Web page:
The TF and SAF factors were determined to accurately assess the tolerance strategies developed by these metallophytes and to evaluate their potential for phytoremediation purposes, mainly for phytoextraction and phytostabilization. Phytostabilization (Yoon et al., 2006) is the use of plants to immobilize or inactivate soil pollutants in situ. The latter seems to be more suitable for natural land restoration of mine tailings. In this case, the abrupt topography of mine dumps or open cast mining often prevents the use of agronomic techniques, making phytoextraction impossible. Phytostabilization does not remove heavy metals from soils, but may help to minimize environmental and health risks, such as erosion and even landslides due to rain impact or wind, and limit site migration of contaminants. In phytostabilization, metallophytes with high growth rates, dense canopies and rooting systems, and high rates of propagation are recommended.
The mining industry applies software-based computerized extension functions for estimation of acceptable mine production block/subblock grades based on the principle of gradual change. Inverse power of distance or (1/Dn) interpolation is the preferred method. The technique uses straightforward mathematics for weighting the influence of samples around the block being estimated (Fig.8.12). It selects only those samples falling within the influence zone relevant to mineralogical affinity (continuity function) of the population. It also reflects the anisotropic character within the deposit, and varies the distance weighting function directionally with the help of a semivariogram function in various directions (refer to Chapter 9).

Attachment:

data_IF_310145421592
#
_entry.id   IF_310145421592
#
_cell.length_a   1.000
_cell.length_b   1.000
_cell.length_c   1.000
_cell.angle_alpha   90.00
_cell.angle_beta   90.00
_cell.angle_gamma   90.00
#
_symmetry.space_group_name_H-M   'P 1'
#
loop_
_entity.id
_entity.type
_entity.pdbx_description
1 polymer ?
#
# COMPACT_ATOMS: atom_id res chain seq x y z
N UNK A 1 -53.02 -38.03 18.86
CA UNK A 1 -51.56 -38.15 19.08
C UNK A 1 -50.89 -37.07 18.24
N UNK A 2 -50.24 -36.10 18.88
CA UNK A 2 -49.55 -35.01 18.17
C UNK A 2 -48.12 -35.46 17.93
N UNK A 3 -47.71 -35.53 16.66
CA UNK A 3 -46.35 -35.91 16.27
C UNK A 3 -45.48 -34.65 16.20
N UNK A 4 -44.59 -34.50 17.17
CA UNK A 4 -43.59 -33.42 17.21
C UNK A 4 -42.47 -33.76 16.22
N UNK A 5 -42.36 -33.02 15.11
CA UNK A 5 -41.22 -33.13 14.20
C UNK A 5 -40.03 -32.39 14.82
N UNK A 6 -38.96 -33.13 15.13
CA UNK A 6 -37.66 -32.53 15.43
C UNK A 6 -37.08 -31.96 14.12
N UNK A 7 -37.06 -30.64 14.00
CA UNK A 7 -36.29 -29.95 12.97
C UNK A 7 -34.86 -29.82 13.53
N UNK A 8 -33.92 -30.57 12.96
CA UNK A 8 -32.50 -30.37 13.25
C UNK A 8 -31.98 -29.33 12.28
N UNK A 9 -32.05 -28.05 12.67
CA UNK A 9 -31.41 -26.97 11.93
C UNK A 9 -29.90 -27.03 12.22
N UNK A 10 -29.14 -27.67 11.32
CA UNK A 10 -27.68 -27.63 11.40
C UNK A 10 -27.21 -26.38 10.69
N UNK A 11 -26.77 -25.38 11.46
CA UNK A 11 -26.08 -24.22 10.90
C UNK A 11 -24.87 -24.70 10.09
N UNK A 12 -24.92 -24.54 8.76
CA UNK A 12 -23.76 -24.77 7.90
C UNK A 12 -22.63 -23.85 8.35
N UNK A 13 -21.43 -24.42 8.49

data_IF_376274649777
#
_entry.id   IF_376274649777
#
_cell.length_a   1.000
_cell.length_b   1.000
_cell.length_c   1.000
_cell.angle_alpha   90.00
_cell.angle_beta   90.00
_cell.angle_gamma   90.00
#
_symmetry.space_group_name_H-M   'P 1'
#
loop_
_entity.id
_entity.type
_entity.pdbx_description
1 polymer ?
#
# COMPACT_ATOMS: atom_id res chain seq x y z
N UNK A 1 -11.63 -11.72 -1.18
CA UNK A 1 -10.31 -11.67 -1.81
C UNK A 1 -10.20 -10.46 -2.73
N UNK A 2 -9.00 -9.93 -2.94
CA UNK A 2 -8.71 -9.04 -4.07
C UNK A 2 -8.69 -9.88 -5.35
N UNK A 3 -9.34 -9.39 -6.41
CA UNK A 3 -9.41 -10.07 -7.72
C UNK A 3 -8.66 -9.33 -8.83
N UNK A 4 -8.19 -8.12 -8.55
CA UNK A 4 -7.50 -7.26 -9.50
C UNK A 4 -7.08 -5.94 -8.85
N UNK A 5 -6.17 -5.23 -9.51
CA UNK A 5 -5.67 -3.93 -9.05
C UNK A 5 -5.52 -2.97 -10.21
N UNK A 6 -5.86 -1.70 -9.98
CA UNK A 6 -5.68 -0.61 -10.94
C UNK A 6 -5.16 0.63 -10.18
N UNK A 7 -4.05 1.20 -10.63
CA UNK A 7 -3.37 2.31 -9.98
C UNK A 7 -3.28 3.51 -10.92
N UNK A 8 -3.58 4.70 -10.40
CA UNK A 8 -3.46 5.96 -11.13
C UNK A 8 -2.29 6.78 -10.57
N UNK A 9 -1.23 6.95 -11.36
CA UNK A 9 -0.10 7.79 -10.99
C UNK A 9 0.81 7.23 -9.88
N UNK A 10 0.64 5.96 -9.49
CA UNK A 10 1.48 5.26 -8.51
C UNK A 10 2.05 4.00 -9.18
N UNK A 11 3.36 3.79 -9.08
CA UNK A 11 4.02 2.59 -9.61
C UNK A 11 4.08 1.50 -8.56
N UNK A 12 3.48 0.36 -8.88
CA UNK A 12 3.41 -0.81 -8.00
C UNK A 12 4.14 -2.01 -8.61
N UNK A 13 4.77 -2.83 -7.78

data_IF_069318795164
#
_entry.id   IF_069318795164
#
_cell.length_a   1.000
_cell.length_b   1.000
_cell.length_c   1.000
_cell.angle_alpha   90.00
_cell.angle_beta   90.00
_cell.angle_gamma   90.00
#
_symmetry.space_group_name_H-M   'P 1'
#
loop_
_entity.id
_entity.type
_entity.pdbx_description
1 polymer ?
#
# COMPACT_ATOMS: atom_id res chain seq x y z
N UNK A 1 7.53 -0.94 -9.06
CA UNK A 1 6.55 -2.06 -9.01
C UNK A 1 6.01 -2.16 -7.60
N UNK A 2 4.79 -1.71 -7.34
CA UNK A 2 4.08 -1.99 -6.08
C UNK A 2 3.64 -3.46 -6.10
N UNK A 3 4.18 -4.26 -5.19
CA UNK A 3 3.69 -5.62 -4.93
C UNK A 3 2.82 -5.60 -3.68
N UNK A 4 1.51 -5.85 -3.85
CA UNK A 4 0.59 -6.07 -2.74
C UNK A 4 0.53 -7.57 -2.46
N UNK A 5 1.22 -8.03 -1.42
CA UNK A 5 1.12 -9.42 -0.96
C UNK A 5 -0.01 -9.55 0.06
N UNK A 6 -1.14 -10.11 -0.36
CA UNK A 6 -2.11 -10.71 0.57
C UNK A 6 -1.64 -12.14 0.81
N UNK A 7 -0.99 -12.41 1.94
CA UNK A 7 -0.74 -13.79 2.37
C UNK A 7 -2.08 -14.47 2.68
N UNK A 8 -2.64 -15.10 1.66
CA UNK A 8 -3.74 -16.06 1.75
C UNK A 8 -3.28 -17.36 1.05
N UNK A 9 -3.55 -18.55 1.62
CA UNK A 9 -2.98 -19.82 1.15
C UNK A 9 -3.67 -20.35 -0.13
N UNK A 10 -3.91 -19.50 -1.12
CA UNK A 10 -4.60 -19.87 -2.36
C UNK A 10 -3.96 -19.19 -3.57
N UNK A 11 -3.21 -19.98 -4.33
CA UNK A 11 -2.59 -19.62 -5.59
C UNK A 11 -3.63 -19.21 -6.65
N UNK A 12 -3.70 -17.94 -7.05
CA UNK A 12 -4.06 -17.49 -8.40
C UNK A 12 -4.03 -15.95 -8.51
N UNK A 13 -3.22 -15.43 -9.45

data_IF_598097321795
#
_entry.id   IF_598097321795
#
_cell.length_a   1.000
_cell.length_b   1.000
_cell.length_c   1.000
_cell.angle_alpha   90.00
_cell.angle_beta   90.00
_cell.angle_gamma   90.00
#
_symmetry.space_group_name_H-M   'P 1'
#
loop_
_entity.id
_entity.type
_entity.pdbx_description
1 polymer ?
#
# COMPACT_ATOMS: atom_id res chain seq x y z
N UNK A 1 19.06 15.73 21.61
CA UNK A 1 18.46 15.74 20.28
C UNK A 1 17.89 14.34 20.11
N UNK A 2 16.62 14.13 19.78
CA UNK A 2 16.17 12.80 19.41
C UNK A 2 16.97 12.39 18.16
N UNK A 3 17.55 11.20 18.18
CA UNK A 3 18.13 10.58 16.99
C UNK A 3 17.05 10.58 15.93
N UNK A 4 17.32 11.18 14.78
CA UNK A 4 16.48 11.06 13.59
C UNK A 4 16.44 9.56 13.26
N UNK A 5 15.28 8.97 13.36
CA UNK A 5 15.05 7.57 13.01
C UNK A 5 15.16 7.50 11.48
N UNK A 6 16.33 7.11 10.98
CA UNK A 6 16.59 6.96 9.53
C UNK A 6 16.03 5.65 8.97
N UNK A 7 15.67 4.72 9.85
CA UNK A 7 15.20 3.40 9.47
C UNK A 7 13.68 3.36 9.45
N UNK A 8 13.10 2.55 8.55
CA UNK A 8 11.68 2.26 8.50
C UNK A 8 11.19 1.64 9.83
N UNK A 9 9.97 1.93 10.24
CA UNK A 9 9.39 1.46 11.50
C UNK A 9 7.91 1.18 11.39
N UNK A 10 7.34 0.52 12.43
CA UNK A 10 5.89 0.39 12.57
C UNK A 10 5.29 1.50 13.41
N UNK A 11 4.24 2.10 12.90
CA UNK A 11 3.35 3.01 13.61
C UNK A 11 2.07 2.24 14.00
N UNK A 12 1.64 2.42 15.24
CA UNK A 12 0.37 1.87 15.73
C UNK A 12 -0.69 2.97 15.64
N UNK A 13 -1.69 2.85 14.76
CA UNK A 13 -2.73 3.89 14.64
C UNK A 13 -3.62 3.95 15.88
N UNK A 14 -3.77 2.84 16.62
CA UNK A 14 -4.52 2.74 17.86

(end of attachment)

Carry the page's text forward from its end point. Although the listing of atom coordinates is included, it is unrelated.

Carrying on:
The mining block is divided into a series of regular 2D or 3D slices within the planned boundary equivalent to a blast hole of mine production. A 2D cross-section model or rock matrix is illustrated in Fig.8.13. The block dimensions and approach for an open pit mine are 12.5m along the strike (infill drill interval), 10m vertically (bench height), and 5m across the dip (face movement). Each cell is designated by a code number (say200, 17, 19) controlled by identification of section, bench, and cell; e.g.,200 is south 200 section, 17 is the bench between 330 and 340m level, and 19 is the cell position between 40 and 45 east.
The samples along the boreholes are converted to uniform composite length (5m). The selection of samples for computation of a panel is controlled by a search ellipse oriented with its major axis along the down-dip of the orebody (range=90m) and minor axis across (range= 30m). The intermediate axis is oriented along the strike direction (range=115m) in the case of 3D computation. The ranges in various directions are obtained from the semivariogram function (Chapter 9). The search ellipse moves on the plane of the cross-section, centering the next computational panel while performing interpolation. The strong anisotropic nature, if observed in the semivariogram, is further smoothened by differential weighting factors onsamples selected through search ellipse screening. Thesamples located down-dip are assigned a greater weighting factor than across the orebody. These factors are tested in various options near controlled cells. In this method the near sample points receive greater weighting than points further away. The power factor is often employed as d2.
The tonnage of each panel is estimated by block dimension and bulk Sp. Gr. The cell values (tonnage and grade) can be displayed as a series of bench plans for production scheduling. The inverse power of distance computation is performed by in-house or commercial software following: